Imaging 101: How Do X-Rays Work?

For many people, X-rays are synonymous with broken bones, and although X-rays are frequently used to determine fractures, there is much more that an X-ray can be used for. So, if your doctor is recommending you get one for anything other than a broken bone, don’t worry, he hasn’t lost his mind! But, how do x-rays work?

Despite being the oldest imaging tool, X-rays still hold a lot of mystery for those who aren’t familiar with imaging tests. But, as long as you’re not a medical professional, that’s perfectly normal. Nonetheless, at Rosetta Radiology, we like to keep our patients (and our readers) well informed.

Here is everything you need to know about X-rays!

What Is An X-ray?

An X-ray is a kind of imaging device that uses gamma rays to capture images of a person’s internal structures, such as bones, muscles, and organs. X-rays can be performed over a person’s entire body, or it can be used more specifically over certain body regions such as the head, chest, abdomen, or the extremities — it all depends on which part of the body there is an issue.

How Do X-Rays Work?

X-rays work by passing gamma rays through the body. These rays are absorbed in different amounts depending on the density of the structure they pass through. Dense structures like bones show up white, while organs, tissue, and fat show up gray.

To make X-ray images more detailed, sometimes the test is paired with contrast medium, such as iodine or barium, which are taken into the body. The contrast “brightens” internal structures so that abnormalities can stand out.

What Are X-Rays Used For?

There are many medical uses for X-rays, including being able to spot abnormalities and even monitor and detect diseases. Typically, X-ray exams tend to focus on a few specific regions: the bones and teeth, the chest, and the abdomen.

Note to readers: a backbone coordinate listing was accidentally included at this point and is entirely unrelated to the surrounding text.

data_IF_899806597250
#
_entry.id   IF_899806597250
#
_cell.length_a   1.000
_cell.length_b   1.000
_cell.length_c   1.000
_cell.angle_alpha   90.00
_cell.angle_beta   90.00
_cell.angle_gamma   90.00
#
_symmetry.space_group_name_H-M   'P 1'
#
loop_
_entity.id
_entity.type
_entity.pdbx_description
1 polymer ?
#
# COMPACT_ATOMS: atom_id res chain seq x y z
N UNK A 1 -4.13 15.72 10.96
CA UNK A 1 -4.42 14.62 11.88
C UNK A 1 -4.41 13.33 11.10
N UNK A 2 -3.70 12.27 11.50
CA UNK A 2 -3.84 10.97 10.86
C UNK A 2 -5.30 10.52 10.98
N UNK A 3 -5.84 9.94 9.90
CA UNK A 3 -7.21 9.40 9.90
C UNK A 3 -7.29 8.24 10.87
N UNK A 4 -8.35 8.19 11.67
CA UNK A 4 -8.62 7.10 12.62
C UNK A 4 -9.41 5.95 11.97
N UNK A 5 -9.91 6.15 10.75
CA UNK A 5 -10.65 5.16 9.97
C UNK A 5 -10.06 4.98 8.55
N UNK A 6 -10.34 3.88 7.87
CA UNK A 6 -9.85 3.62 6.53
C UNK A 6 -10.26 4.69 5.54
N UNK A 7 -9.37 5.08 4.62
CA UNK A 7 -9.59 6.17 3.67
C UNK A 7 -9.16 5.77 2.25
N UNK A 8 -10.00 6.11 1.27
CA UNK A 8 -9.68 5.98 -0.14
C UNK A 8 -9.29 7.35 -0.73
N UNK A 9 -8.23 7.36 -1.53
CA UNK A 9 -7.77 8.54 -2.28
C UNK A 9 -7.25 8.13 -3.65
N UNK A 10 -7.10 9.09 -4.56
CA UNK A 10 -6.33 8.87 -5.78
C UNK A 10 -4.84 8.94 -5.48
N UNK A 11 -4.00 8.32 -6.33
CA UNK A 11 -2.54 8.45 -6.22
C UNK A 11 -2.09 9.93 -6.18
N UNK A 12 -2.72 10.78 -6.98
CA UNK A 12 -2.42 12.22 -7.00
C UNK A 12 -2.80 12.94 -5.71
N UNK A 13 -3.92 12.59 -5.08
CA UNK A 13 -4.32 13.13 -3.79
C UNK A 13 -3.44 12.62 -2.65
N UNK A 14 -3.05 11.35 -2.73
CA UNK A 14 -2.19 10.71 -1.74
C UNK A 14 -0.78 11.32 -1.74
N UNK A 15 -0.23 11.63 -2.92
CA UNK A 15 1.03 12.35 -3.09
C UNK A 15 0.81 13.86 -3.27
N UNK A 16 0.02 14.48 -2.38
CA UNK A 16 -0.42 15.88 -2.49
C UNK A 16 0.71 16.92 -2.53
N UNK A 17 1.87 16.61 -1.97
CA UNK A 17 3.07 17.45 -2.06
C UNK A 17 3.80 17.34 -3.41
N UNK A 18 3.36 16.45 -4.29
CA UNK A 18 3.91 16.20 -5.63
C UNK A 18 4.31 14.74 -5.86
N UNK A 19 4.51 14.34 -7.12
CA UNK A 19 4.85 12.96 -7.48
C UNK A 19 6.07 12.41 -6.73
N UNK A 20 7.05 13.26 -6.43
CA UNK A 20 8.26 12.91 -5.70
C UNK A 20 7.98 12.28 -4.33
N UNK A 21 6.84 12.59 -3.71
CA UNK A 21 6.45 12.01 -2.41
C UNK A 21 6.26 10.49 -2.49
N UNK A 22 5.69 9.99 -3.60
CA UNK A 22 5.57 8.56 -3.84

Aside from detecting bone fractures, X-rays are able to identify a variety of bone conditions, such as arthritis, osteoporosis and bone cancer. Similarly, X-rays work for examining teeth (which are also bones) and they can be used to detect dental decay, dental/bone infections, and teeth alignment.

Chest X-rays are often used to diagnose and monitor lung infections or conditions such as pneumonia, tuberculosis, and lung cancer. They can also capture the signs of a heart failure (enlarged hearts) and detect vein blockage. Mammograms are a popular chest X-ray performed on both men and women to look for breast cancer.

X-rays can also be used for your abdominal region. Digestive tract problems can be revealed anywhere in the digestive system with the aid of Barium, a contrast medium a patient needs to either drink or receive through an enema or injection before being scanned. Swallowed items can also be identified and located through X-rays.

Are X-Rays Dangerous?

A lot of people worry about X-ray radiation. The truth is, the amount of radiation you get from an X-ray is very small. For example, a chest X-ray gives out a radiation dose similar to the amount of radiation you’re naturally exposed to from the environment over 10 days.

Even still, when you have an X-ray, you wear a lead apron to protect certain parts of your body and the American Board of Radiology stresses against imaging tests unless there is a specific medical need, in which case it is better to undergo the test. Before an X-ray always make sure to follow your radiologist’s instructions and let them know if you are pregnant or may be pregnant as the radiation could cause damage to the fetus.

More Information

As you can see, medical X-rays don’t only come in handy when your child fractures their ankle playing soccer, but also when you get a cavity or do your annual mammogram. To learn more about X-rays, or to schedule one for yourself, contact us today or book an appointment.

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